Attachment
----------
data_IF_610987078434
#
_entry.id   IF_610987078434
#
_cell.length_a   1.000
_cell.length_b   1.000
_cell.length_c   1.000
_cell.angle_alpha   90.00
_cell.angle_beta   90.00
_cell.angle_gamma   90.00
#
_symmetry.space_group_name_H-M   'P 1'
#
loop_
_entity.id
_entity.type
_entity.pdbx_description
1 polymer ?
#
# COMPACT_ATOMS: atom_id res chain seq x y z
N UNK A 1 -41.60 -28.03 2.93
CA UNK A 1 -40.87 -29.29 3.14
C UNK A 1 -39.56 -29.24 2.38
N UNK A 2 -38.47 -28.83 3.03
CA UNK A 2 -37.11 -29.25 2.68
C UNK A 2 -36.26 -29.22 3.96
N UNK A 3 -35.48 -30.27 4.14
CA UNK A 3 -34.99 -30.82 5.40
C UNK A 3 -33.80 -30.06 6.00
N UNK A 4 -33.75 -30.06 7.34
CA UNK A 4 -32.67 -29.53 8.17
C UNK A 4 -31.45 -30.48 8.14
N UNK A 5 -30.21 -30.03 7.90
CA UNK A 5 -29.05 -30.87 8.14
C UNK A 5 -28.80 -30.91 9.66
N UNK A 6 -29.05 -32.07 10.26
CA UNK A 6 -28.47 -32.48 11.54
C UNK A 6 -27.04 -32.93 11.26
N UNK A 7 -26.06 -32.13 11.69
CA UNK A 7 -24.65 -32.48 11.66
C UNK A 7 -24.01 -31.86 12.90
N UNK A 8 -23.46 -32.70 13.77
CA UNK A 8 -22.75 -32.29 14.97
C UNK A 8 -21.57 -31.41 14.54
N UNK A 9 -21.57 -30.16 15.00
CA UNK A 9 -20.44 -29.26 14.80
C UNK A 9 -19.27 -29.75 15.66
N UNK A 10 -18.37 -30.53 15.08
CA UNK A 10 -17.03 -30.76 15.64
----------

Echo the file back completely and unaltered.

data_IF_610987078434
#
_entry.id   IF_610987078434
#
_cell.length_a   1.000
_cell.length_b   1.000
_cell.length_c   1.000
_cell.angle_alpha   90.00
_cell.angle_beta   90.00
_cell.angle_gamma   90.00
#
_symmetry.space_group_name_H-M   'P 1'
#
loop_
_entity.id
_entity.type
_entity.pdbx_description
1 polymer ?
#
# COMPACT_ATOMS: atom_id res chain seq x y z
N UNK A 1 -41.60 -28.03 2.93
CA UNK A 1 -40.87 -29.29 3.14
C UNK A 1 -39.56 -29.24 2.38
N UNK A 2 -38.47 -28.83 3.03
CA UNK A 2 -37.11 -29.25 2.68
C UNK A 2 -36.26 -29.22 3.96
N UNK A 3 -35.48 -30.27 4.14
CA UNK A 3 -34.99 -30.82 5.40
C UNK A 3 -33.80 -30.06 6.00
N UNK A 4 -33.75 -30.06 7.34
CA UNK A 4 -32.67 -29.53 8.17
C UNK A 4 -31.45 -30.48 8.14
N UNK A 5 -30.21 -30.03 7.90
CA UNK A 5 -29.05 -30.87 8.14
C UNK A 5 -28.80 -30.91 9.66
N UNK A 6 -29.05 -32.07 10.26
CA UNK A 6 -28.47 -32.48 11.54
C UNK A 6 -27.04 -32.93 11.26
N UNK A 7 -26.06 -32.13 11.69
CA UNK A 7 -24.65 -32.48 11.66
C UNK A 7 -24.01 -31.86 12.90
N UNK A 8 -23.46 -32.70 13.77
CA UNK A 8 -22.75 -32.29 14.97
C UNK A 8 -21.57 -31.41 14.54
N UNK A 9 -21.57 -30.16 15.00
CA UNK A 9 -20.44 -29.26 14.80
C UNK A 9 -19.27 -29.75 15.66
N UNK A 10 -18.37 -30.53 15.08
CA UNK A 10 -17.03 -30.76 15.64